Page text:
These steps are part of the Olympics-themed
overhead bridge in Causeway Bay :)
Tokyo Olympiad (Japan, 1965)
- Part of the Kon Ichikawa: 4 Classics Restored programme
- Kon Ichikawa, dir.
- Featuring participants of the 1974 Tokyo Olympic Games
This chronicle of the first Olympic Games to take place in Asia has been hailed as one of the best sports documentaries of all time -- and I knew it was going to be really special when its first few minutes of footage made my heart swell and tears roll down my cheeks.
Kon Ichikawa's Tokyo Olympiad is a monumental film with a 170 minute running time and images that are wonderful to behold on a big screen. At the same time, it possesses great humanity, with plenty of close-up shots -- of athlete's faces as they wrinkle in concentration (and, observes the narrator, look sad!), beam with pride and such, and also audience reactions that show that those watching are also part of the event and experience as a whole.
Although it of course mainly shows scenes that unfold in Tokyo, the documentary begins with a recounting of where and when previous Olympic Games took place that includes mention of those games that were cancelled in 1916, 1940 and 1944 because of world wars taking place at the time -- and mention that Tokyo was scheduled to host the 1940 Olympic Games but was only doing so for the first time in 1964.
Next, come images of the Olympic torch relay that began -- as they all do -- in Greece and then wends its way through various countries that in 1964, includes Asian countries for the first time ever. Those images -- that include from scenes in India, Burma and Hong Kong -- are incredibly evocative, and some of the Japan ones take your breath away with their beauty and also emotional power; as do the scenes that follow of the Opening Ceremony.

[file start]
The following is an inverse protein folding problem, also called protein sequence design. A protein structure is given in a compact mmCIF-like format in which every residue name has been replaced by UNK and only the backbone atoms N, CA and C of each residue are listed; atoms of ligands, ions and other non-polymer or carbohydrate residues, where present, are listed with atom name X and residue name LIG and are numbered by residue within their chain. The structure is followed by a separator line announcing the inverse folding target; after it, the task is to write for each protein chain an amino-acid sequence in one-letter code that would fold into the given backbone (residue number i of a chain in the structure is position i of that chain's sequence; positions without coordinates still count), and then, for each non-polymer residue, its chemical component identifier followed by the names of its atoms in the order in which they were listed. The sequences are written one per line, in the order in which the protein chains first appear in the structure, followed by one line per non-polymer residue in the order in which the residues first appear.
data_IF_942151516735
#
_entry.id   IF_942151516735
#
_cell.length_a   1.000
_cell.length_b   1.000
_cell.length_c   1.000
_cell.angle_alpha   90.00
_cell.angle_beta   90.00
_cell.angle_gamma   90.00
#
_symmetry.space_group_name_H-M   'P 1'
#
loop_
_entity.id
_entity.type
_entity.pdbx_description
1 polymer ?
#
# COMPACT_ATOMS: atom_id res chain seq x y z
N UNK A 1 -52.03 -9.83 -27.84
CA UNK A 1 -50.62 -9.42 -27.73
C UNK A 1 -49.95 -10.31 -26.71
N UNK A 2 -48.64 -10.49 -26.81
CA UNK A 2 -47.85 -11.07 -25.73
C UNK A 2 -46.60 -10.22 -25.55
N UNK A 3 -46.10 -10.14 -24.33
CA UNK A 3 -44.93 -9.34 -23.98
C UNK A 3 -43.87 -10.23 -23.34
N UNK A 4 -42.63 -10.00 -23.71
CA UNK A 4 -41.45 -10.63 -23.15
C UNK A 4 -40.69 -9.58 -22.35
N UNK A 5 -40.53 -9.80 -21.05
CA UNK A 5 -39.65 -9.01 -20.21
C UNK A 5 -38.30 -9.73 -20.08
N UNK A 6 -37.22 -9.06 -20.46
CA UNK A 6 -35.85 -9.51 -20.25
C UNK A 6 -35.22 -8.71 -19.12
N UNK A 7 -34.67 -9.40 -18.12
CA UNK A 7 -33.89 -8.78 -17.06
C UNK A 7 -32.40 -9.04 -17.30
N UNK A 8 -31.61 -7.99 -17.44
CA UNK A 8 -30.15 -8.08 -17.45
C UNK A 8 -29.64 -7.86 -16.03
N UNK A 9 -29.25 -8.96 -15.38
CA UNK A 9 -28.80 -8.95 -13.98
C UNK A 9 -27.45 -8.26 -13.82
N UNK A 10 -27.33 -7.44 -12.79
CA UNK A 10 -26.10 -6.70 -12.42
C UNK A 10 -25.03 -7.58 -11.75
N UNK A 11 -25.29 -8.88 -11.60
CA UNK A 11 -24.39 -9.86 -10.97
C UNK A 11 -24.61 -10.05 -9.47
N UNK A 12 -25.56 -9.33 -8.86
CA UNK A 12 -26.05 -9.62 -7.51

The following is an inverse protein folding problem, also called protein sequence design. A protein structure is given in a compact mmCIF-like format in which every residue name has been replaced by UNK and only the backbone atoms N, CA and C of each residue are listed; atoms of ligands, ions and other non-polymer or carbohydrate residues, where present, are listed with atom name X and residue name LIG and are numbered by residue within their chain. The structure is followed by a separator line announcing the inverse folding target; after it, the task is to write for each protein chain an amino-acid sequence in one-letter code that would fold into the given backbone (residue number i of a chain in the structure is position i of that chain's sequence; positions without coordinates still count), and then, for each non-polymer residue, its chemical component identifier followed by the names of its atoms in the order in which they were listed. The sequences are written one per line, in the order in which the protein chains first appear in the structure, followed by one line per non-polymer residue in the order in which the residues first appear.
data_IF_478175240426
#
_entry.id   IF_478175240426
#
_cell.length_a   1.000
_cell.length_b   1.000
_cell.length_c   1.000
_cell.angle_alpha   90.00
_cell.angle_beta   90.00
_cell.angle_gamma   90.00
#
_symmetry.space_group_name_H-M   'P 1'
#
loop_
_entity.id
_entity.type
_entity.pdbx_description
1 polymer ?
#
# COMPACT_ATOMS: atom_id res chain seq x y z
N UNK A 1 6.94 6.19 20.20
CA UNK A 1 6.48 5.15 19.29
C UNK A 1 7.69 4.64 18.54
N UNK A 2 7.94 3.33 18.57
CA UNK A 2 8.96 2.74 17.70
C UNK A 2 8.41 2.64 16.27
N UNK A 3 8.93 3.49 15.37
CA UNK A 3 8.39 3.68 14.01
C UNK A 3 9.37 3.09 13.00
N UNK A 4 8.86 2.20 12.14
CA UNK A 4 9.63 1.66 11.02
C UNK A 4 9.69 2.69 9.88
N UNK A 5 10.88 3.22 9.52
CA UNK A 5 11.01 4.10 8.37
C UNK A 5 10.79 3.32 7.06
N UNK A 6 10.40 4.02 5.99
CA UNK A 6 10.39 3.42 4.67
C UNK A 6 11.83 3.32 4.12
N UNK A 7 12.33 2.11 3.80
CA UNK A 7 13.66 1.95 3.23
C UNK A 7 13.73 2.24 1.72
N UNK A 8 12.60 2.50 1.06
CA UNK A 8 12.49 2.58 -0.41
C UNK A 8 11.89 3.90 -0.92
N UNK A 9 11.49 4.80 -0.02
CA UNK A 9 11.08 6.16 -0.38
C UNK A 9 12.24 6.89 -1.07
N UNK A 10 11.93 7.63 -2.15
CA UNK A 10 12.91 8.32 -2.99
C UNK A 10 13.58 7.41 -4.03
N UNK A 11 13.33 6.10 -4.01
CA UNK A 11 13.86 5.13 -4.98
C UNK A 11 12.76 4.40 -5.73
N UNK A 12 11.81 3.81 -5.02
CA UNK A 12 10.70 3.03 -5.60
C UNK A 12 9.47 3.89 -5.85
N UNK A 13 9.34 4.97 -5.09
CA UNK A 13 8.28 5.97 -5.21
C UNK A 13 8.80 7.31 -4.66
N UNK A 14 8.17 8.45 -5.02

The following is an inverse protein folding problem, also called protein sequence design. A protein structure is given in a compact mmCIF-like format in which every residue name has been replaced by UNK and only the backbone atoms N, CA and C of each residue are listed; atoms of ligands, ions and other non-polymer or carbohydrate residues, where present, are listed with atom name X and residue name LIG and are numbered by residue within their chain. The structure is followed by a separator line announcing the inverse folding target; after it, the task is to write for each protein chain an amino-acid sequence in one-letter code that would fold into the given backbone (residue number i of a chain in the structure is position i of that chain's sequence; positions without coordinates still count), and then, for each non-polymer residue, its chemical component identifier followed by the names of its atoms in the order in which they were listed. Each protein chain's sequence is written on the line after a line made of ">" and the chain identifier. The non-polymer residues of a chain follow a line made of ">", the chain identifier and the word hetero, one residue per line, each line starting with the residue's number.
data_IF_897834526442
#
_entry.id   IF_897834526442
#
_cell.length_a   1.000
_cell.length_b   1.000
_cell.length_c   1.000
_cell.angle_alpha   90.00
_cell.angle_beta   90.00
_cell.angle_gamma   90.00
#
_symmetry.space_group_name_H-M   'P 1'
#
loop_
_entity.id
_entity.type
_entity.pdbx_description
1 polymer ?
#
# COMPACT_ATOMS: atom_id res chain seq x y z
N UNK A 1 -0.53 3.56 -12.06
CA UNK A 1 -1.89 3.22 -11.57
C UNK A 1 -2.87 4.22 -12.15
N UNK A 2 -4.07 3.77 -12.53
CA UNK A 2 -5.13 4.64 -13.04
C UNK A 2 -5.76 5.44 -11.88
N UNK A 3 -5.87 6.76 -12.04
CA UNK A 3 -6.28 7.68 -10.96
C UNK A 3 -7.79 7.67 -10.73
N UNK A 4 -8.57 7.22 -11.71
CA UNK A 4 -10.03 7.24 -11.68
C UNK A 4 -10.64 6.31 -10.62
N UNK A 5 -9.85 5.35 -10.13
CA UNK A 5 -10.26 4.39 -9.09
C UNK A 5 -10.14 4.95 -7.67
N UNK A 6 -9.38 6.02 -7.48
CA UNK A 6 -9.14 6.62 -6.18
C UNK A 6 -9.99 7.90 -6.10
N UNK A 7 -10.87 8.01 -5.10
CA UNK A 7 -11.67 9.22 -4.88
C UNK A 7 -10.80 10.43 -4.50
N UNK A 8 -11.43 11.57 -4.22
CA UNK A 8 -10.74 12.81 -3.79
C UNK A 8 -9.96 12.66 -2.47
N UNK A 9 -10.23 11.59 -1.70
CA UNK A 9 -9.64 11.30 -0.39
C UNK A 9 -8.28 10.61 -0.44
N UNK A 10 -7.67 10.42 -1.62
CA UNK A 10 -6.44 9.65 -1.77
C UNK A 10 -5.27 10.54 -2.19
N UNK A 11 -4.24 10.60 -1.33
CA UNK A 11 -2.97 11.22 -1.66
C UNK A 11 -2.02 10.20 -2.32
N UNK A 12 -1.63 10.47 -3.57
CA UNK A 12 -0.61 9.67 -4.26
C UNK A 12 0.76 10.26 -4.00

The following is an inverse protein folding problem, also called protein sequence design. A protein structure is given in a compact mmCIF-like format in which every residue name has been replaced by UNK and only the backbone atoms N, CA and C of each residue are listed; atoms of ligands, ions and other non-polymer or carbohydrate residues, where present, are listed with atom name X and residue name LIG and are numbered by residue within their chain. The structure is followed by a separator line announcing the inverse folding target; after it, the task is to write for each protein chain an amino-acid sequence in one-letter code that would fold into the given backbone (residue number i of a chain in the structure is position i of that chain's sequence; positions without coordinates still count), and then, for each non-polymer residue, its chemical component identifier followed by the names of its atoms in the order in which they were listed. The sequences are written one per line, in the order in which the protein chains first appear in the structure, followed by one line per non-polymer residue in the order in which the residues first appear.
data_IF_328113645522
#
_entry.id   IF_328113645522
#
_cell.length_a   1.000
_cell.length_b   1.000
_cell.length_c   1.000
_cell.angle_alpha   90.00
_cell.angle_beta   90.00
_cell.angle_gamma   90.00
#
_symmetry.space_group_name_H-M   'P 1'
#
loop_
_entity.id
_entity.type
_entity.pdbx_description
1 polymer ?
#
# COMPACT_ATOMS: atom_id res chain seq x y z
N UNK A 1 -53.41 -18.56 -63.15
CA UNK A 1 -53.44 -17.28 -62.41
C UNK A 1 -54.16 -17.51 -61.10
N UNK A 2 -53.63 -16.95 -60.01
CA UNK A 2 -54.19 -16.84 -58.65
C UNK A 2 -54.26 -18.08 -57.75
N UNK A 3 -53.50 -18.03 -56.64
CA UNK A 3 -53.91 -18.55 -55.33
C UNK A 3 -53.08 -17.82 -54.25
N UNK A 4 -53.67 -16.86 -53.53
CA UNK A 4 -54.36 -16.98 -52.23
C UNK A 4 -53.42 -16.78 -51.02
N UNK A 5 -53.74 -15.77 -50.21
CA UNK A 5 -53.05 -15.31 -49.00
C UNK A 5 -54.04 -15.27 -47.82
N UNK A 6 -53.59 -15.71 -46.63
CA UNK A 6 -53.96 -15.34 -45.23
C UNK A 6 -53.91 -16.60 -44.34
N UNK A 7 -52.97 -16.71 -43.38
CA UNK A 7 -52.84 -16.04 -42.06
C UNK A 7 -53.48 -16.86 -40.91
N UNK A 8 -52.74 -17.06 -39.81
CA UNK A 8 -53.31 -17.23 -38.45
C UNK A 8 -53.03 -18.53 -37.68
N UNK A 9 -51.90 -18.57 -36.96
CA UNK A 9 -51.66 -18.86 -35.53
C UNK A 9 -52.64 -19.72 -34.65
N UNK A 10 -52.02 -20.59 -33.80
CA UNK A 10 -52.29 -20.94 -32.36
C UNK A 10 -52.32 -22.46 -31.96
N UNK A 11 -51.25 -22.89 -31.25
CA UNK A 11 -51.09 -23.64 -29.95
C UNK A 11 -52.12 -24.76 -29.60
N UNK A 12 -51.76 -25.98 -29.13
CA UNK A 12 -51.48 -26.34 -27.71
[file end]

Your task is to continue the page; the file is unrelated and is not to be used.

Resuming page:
Almost needless to say, the bulk of the film does show sporting events -- with athletics and the Americans dominating for a time. To be honest, it's quite shocking several decades on to see how American and white many of the winning athletes were back in 1964 -- and it actually comes as a relief when the focus moves beyond athletics and to sports such as judo and women's volleyball, where the Japanese come to the fore.
Part of the great triumph of Tokyo Olympiad though is how it really isn't jingoistically home nation focused -- in a way that coverage of the Olympics often become. (I remember being particularly appalled watching the 1986 Olympic Games in the US and seeing how for the broadcasters and also much of the audience I was watching, the accent was more on Americans triumphing than admiring sporting prowess regardless of where the sportsman or -woman came from.)
Tokyo Olympiad also is an unconventional sports documentary in such as the choices of angles to film certain events -- with certain scenes being shown in black and white, others in photo format, and still others being shot in such a way that the focus becomes on such as the feet and particular rippling muscles that the overall action can get obscured. In any case, the bulk of the images shown are fantastic -- and the narrative that connects them is just right. Put another way: this really is the work of an auteur, not a journeyman filmmaker -- and all the better for it!
My rating for this film: 9.5